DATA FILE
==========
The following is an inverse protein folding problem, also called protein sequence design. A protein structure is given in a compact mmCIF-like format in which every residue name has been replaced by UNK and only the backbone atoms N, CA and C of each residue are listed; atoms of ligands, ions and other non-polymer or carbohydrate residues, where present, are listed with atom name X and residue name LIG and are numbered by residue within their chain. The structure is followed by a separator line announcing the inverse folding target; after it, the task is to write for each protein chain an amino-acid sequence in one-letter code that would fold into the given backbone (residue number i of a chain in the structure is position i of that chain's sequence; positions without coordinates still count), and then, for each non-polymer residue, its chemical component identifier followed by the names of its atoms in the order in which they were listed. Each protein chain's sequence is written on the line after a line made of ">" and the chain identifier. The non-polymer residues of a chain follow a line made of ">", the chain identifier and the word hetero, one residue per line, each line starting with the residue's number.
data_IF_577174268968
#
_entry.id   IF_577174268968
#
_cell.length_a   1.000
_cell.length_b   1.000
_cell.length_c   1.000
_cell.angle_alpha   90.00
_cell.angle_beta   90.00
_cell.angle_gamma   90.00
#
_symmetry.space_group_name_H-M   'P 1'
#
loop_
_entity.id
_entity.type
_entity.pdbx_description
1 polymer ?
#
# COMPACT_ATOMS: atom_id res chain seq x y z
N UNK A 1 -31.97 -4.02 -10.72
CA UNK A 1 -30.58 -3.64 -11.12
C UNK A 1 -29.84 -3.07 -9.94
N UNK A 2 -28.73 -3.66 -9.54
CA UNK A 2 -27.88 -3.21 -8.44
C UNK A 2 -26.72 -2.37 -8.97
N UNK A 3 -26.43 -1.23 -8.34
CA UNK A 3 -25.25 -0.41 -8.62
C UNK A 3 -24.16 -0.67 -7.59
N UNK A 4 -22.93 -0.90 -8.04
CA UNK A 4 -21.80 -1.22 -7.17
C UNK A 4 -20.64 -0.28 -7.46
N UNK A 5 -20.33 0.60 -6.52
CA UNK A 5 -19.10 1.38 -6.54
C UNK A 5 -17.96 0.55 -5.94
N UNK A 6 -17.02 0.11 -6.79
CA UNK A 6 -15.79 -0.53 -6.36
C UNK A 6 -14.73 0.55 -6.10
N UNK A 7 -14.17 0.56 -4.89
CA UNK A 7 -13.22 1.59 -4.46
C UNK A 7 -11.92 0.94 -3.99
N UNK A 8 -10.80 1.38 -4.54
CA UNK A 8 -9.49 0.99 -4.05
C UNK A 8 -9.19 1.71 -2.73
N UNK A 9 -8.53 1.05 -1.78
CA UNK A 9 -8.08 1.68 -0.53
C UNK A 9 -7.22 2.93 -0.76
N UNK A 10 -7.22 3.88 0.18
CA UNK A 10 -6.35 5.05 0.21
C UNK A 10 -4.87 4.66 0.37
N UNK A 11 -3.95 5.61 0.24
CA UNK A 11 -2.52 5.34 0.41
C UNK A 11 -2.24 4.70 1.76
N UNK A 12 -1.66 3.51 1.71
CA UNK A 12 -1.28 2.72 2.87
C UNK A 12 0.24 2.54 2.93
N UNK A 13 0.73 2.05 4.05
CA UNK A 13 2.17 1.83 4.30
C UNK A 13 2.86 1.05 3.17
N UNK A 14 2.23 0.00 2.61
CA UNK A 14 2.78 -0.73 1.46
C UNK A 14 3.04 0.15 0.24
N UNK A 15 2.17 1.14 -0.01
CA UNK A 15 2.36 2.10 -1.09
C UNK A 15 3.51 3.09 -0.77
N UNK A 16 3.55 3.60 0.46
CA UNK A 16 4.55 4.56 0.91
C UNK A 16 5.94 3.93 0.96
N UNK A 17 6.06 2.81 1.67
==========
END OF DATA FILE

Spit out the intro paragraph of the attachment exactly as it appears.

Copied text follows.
The following is an inverse protein folding problem, also called protein sequence design. A protein structure is given in a compact mmCIF-like format in which every residue name has been replaced by UNK and only the backbone atoms N, CA and C of each residue are listed; atoms of ligands, ions and other non-polymer or carbohydrate residues, where present, are listed with atom name X and residue name LIG and are numbered by residue within their chain. The structure is followed by a separator line announcing the inverse folding target; after it, the task is to write for each protein chain an amino-acid sequence in one-letter code that would fold into the given backbone (residue number i of a chain in the structure is position i of that chain's sequence; positions without coordinates still count), and then, for each non-polymer residue, its chemical component identifier followed by the names of its atoms in the order in which they were listed. Each protein chain's sequence is written on the line after a line made of ">" and the chain identifier. The non-polymer residues of a chain follow a line made of ">", the chain identifier and the word hetero, one residue per line, each line starting with the residue's number.